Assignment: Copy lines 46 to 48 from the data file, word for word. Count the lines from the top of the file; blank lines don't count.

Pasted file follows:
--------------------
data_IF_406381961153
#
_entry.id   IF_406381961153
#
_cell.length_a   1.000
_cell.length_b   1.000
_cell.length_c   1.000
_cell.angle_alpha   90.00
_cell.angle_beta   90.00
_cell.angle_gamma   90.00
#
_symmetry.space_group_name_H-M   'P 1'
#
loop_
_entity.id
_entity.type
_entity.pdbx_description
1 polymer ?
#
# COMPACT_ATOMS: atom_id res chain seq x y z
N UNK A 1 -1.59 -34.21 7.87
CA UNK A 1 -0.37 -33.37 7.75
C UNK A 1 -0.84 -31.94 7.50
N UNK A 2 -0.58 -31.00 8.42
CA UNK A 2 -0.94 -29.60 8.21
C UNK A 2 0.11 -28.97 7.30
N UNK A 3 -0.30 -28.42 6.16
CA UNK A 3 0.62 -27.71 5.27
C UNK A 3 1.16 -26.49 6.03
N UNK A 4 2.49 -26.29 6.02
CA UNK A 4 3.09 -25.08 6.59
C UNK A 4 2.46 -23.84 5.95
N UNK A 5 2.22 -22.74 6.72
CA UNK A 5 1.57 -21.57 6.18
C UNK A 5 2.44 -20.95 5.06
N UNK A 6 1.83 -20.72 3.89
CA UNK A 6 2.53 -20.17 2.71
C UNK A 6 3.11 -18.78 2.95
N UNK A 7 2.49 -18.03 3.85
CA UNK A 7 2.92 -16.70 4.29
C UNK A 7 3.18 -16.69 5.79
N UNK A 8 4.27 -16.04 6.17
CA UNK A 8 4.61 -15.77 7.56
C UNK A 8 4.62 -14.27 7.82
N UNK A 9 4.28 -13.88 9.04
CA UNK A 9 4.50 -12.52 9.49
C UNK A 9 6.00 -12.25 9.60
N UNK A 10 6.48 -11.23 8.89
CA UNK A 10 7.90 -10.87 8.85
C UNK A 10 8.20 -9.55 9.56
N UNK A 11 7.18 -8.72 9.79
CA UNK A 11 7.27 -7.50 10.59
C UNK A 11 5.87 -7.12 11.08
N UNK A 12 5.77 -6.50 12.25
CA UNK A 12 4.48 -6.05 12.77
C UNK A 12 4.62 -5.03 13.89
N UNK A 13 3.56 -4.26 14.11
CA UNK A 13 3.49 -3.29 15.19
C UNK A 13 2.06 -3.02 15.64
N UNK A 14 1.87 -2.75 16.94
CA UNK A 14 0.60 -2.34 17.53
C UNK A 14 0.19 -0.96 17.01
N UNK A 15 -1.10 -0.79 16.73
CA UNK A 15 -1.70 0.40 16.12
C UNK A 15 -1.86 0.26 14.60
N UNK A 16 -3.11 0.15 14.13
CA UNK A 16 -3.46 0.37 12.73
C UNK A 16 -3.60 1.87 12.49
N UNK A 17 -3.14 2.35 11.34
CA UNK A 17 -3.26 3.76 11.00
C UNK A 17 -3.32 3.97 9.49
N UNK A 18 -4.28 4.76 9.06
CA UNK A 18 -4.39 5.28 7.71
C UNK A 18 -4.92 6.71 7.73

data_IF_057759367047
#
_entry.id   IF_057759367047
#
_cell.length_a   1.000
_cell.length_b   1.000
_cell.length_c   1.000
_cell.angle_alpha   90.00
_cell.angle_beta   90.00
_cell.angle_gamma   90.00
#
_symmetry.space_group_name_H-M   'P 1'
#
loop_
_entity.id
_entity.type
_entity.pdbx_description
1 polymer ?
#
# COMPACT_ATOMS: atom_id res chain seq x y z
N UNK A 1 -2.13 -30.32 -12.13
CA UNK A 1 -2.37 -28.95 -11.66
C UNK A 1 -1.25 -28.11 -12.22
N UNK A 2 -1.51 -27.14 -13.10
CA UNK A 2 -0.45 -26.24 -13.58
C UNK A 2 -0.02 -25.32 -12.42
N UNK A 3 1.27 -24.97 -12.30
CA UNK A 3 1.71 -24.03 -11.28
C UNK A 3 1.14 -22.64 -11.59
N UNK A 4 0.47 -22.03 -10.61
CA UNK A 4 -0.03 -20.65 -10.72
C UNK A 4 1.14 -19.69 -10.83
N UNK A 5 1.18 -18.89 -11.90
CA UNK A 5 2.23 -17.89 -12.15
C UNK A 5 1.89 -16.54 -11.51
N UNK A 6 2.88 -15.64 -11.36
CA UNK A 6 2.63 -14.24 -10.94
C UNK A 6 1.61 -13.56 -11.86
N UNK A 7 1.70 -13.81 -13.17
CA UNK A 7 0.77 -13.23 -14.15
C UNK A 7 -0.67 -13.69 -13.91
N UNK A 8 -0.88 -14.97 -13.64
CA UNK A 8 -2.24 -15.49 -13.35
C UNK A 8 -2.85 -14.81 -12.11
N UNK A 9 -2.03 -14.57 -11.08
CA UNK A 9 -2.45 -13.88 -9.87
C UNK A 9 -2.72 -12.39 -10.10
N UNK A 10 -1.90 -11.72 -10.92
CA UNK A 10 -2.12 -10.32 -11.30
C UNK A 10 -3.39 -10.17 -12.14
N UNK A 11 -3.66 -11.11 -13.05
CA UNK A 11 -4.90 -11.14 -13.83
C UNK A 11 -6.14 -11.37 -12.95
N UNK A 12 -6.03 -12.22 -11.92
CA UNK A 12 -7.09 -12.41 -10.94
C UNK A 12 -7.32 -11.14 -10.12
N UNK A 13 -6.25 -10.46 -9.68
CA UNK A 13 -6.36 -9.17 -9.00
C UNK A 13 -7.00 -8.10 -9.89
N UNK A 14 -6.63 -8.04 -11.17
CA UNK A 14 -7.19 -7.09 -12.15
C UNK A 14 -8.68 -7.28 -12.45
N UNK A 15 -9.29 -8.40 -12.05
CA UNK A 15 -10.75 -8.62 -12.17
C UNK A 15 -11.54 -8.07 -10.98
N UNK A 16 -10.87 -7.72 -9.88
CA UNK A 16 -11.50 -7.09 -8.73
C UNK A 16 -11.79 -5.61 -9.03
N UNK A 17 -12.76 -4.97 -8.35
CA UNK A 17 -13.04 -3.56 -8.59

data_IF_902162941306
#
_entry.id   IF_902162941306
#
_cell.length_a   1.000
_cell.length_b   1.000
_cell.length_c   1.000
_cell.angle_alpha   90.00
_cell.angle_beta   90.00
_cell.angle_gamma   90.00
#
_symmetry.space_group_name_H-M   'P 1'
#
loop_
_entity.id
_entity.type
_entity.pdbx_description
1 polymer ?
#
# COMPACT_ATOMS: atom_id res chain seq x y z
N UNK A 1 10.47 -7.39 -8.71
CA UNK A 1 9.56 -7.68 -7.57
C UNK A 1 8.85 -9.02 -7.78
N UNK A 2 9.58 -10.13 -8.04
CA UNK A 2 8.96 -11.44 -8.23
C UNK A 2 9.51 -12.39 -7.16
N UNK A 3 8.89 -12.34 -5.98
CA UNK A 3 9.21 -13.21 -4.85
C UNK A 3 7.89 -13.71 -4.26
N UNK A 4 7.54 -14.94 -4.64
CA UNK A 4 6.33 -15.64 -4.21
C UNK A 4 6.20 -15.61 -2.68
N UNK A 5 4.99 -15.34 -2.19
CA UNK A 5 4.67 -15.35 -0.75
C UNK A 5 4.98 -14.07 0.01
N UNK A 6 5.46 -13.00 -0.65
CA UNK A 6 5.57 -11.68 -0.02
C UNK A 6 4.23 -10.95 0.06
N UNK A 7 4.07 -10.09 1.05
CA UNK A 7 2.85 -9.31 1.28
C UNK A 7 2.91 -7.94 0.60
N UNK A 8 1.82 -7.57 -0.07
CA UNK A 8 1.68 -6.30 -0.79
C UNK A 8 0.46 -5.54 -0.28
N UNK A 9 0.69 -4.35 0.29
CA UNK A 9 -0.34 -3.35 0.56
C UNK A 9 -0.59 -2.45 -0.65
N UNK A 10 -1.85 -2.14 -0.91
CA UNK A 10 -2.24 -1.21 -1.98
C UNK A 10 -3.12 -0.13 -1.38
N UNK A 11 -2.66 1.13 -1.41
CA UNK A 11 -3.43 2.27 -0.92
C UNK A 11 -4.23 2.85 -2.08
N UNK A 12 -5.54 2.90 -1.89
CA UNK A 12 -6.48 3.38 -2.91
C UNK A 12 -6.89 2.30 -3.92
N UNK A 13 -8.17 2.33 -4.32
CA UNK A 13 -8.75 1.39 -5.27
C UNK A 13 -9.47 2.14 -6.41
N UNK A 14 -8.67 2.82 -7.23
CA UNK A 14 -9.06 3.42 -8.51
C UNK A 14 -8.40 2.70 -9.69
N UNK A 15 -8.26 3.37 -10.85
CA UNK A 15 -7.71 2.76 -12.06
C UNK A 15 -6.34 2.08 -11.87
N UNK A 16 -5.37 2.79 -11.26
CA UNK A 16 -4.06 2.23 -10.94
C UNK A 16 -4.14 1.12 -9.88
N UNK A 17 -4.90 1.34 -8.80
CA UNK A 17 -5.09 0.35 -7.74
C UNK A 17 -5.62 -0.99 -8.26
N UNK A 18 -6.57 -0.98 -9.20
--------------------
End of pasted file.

CA UNK A 9 4.50 -12.52 9.49
C UNK A 9 6.00 -12.25 9.60
N UNK A 10 6.48 -11.23 8.89